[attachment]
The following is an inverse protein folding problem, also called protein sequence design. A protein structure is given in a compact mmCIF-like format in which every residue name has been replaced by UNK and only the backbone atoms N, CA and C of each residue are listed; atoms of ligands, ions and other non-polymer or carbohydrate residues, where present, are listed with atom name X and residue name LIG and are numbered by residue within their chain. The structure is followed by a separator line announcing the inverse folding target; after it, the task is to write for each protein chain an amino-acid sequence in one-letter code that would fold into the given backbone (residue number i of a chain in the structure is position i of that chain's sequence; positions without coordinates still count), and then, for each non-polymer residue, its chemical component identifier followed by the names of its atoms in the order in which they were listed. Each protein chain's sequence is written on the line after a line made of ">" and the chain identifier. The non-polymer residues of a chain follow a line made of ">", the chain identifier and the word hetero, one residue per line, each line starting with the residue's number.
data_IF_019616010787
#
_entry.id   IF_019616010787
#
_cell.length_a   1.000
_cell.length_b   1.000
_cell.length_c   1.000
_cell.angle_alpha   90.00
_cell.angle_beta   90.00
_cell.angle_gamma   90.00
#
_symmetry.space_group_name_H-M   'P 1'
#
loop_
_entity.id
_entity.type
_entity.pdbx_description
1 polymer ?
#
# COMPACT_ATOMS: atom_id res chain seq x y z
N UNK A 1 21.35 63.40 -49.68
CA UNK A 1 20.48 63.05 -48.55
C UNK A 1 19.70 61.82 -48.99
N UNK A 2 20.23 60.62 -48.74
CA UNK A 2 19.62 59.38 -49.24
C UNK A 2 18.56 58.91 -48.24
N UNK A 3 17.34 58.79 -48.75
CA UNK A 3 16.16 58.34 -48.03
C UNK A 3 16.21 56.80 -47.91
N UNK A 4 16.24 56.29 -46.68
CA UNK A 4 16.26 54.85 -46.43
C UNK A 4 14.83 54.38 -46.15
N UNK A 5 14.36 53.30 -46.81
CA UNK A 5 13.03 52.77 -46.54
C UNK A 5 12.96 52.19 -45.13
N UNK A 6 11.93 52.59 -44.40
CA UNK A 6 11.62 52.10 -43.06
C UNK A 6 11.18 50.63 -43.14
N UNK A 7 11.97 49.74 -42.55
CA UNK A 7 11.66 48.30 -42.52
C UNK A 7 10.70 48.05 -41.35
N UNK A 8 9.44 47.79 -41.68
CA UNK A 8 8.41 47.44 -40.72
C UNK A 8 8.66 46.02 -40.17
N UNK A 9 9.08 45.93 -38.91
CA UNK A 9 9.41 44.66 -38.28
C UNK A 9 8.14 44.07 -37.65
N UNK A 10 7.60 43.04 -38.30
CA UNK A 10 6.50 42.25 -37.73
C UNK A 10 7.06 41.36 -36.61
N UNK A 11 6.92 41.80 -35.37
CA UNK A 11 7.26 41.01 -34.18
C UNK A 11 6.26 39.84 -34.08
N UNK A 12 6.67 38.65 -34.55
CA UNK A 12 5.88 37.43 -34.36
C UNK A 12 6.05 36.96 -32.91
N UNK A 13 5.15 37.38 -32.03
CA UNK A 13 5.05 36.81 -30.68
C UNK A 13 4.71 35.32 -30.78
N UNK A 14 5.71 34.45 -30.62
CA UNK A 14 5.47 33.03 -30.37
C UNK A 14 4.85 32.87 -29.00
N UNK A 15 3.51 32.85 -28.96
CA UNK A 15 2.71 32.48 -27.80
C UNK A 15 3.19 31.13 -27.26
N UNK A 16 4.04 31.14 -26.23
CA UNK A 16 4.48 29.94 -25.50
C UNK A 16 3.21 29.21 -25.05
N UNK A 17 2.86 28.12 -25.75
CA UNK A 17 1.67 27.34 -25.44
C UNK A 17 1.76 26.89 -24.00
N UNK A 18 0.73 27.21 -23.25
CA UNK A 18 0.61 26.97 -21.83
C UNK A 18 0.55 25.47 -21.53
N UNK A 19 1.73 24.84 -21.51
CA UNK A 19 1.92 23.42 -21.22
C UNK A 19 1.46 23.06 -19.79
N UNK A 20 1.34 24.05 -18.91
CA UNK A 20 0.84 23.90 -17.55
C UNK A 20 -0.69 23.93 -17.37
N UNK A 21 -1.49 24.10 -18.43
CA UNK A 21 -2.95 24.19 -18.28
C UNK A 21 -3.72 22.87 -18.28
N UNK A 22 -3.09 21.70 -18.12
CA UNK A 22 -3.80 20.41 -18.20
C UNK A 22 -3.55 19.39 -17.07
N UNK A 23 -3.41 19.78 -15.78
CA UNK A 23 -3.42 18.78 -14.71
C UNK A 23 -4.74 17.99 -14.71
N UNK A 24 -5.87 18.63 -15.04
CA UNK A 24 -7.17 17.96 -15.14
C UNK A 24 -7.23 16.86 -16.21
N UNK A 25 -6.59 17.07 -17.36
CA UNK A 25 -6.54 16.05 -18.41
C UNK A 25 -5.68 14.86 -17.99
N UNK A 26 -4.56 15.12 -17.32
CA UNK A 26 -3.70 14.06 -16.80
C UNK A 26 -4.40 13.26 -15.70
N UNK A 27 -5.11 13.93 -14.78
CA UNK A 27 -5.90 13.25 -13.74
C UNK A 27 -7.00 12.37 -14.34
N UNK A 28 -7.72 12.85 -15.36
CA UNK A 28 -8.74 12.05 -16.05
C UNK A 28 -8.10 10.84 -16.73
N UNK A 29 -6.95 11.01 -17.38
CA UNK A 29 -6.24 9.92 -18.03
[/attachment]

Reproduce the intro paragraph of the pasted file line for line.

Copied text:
The following is an inverse protein folding problem, also called protein sequence design. A protein structure is given in a compact mmCIF-like format in which every residue name has been replaced by UNK and only the backbone atoms N, CA and C of each residue are listed; atoms of ligands, ions and other non-polymer or carbohydrate residues, where present, are listed with atom name X and residue name LIG and are numbered by residue within their chain. The structure is followed by a separator line announcing the inverse folding target; after it, the task is to write for each protein chain an amino-acid sequence in one-letter code that would fold into the given backbone (residue number i of a chain in the structure is position i of that chain's sequence; positions without coordinates still count), and then, for each non-polymer residue, its chemical component identifier followed by the names of its atoms in the order in which they were listed. Each protein chain's sequence is written on the line after a line made of ">" and the chain identifier. The non-polymer residues of a chain follow a line made of ">", the chain identifier and the word hetero, one residue per line, each line starting with the residue's number.